Sunday, March 1, 2015

Left to Stu's on His Own

Like yet another rite of spring and training for the Boston Marathon, Sunday marked a return trip to Clinton, Boylston and Sterling for the hill workout known affectionately as the Central Mass Striders' Stu's Run, a 30K (or 18.6 mile) meandering trek around some of the more scenic vistas you'll encounter locally courtesy of the Wachusett Reservoir.
Which this year, was nothing but a pure white blanket for as far as the eye can see.
But this year, unlike past years, Andrew - starting off his Spring Break with a long run - was fated to log the miles alone, as schedules and lack of Boston participation for others kept the masses away.
But that didn't affect this lone wolf.  Just the opposite, in fact.  He reveled in it.
But first, before heading out of the gym at Clinton High School, Andrew some inspiration from words that don't inspire fellow Avenger Nick Laganas.  It's an interesting, introspective, and motivational story for another blog.
Speaking of words of inspiration, I had a few to offer the lad before I headed out to meet him in one of multiple locations along the course.
The first location being alongside the Wachusett Reservoir, where Andrew was literally jumping for joy at seeing his father. 
Looking solid in his stride. 
Thumbs up at the 4.6 mile mark.  Only 14 miles left. 
And then there's THIS guy, who ran the race carrying not one, but TWO American flags.  So stop complaining about your aches and pains.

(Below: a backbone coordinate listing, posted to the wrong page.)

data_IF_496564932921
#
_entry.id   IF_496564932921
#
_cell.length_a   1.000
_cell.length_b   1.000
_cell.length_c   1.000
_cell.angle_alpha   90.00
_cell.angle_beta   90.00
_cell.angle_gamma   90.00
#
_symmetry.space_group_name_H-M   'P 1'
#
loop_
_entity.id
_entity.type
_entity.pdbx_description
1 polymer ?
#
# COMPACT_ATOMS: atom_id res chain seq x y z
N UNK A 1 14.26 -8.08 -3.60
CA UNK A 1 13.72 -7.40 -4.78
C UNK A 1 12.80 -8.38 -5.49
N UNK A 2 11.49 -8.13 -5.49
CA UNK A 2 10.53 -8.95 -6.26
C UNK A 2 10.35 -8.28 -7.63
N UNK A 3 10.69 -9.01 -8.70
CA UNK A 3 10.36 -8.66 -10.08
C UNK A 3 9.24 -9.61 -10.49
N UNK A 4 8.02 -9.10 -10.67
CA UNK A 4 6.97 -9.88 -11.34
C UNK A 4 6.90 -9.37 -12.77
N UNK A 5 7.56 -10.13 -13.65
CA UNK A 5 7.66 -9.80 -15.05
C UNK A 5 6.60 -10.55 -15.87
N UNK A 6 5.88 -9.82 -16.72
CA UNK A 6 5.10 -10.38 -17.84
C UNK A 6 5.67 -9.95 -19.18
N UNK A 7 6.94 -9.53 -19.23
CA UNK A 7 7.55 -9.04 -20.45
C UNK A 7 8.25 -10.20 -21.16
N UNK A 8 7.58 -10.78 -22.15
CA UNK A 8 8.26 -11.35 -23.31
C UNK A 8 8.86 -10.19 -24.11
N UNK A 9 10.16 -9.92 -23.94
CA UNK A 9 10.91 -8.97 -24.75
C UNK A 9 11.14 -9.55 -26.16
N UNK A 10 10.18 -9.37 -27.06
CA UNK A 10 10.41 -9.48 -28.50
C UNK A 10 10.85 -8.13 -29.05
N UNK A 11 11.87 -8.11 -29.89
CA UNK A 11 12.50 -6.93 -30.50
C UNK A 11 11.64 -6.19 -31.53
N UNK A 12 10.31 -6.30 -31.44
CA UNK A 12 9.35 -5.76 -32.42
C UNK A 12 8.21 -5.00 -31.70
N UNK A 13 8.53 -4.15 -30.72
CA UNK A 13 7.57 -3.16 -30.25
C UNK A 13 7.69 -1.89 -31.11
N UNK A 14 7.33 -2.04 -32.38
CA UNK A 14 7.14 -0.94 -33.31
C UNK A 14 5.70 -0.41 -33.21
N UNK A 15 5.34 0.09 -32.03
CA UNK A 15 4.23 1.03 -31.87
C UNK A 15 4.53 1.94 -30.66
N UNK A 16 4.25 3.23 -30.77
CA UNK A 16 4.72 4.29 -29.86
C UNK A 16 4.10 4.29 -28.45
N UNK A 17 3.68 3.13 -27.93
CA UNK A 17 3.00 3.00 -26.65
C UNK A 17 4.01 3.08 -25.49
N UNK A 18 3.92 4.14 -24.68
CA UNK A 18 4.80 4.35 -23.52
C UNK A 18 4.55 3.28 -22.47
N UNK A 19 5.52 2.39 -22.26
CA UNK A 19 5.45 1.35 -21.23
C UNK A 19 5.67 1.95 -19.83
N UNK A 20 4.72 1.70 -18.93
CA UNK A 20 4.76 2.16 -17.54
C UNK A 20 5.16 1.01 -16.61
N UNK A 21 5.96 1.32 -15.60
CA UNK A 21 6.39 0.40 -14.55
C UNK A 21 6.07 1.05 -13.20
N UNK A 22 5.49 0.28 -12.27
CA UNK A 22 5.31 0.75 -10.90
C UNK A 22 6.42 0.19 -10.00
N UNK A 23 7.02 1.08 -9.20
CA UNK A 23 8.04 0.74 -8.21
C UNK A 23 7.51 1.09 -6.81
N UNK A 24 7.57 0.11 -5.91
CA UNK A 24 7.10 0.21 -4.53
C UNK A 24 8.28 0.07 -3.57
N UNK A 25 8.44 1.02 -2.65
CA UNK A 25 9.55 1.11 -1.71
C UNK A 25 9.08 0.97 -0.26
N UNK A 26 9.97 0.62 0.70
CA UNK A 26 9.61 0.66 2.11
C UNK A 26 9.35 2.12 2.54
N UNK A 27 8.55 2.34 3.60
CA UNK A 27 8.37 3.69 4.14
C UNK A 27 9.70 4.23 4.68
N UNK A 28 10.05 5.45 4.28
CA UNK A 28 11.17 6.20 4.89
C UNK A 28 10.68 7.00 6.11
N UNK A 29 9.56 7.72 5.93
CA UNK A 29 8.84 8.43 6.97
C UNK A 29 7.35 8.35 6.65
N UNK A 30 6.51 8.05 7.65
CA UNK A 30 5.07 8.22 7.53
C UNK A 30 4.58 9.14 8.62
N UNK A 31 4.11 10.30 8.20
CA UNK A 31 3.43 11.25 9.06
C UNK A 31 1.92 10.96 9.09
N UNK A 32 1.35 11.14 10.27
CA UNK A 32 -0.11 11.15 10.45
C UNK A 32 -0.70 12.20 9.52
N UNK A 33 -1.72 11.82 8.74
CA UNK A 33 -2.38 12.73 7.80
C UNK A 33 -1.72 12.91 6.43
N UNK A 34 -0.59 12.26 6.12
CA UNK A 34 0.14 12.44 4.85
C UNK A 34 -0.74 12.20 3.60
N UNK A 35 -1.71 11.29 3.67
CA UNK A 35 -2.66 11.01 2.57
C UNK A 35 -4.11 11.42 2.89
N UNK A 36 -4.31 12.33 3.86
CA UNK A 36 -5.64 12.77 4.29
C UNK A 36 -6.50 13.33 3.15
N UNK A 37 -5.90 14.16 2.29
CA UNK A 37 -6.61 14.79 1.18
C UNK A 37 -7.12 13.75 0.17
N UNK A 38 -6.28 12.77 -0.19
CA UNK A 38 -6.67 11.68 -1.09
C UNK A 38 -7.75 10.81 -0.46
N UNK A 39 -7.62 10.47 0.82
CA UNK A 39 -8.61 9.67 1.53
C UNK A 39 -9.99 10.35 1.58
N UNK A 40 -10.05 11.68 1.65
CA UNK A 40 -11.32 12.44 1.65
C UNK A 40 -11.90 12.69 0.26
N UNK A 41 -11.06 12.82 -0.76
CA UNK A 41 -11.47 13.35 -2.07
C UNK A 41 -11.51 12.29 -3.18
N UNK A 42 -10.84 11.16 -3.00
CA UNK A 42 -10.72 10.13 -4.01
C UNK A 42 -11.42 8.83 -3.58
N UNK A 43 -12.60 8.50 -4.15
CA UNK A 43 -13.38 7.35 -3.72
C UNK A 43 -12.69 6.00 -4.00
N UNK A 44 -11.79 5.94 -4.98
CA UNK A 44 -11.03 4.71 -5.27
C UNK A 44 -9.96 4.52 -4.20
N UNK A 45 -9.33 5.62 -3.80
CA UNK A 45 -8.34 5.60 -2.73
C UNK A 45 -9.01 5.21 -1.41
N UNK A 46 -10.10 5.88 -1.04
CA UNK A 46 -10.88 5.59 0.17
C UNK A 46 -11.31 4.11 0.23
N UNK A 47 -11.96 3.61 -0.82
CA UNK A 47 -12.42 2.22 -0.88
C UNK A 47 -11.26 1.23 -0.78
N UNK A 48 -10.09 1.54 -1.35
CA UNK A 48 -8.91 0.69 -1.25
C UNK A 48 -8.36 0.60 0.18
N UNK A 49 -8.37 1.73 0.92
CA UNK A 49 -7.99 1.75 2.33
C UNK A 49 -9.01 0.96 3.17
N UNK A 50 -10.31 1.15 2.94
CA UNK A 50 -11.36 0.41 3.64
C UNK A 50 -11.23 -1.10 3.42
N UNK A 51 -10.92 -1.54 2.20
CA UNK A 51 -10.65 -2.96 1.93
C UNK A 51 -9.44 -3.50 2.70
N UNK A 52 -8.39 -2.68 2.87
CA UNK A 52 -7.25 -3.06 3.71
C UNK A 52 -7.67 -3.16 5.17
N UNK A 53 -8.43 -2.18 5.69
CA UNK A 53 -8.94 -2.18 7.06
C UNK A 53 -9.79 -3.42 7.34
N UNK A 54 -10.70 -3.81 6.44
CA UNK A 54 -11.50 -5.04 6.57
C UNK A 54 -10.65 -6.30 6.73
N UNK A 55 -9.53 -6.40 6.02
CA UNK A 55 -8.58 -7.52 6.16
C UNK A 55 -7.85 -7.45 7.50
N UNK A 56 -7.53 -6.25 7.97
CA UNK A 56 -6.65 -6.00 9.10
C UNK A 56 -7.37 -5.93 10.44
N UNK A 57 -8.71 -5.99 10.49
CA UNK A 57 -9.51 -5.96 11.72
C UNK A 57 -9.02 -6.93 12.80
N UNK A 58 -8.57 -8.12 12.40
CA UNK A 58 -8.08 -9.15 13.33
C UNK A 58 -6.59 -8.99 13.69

Another staple on the course, a cookie shop sharing its name with this blog (check out the profile pic to the right to see it in a past year.)  Andrew makes a point of pointing it out. 
A rare, and maybe even a first father-son selfie.  Because you know, we really ARE Wicked Good Cookies. 
And with that, he's off again! 
With less than five miles to go, Andrew points the way 
Coming around the OTHER side of the vast Wachusett Reservoir
Paying the first of two homages to Leonard Nimoy, buried on Sunday, Andrew reminds us all to Live Long and Prosper 
A couple more shots of the Reservoir Dog 
And finally, at journey's end awaits the conqueror's medal 
Andrew notched a 2:20 18.6 miler, averaging a 7:27 pace throughout.  Not once during the race did he crawl north of an eight minute mile!  A feat made even more impressive by the terrain of the course, which boasts some of the steepest hills you can run in Central Massachusetts.
See how well he does when he doesn't have the rest of us E Streeters holding him back?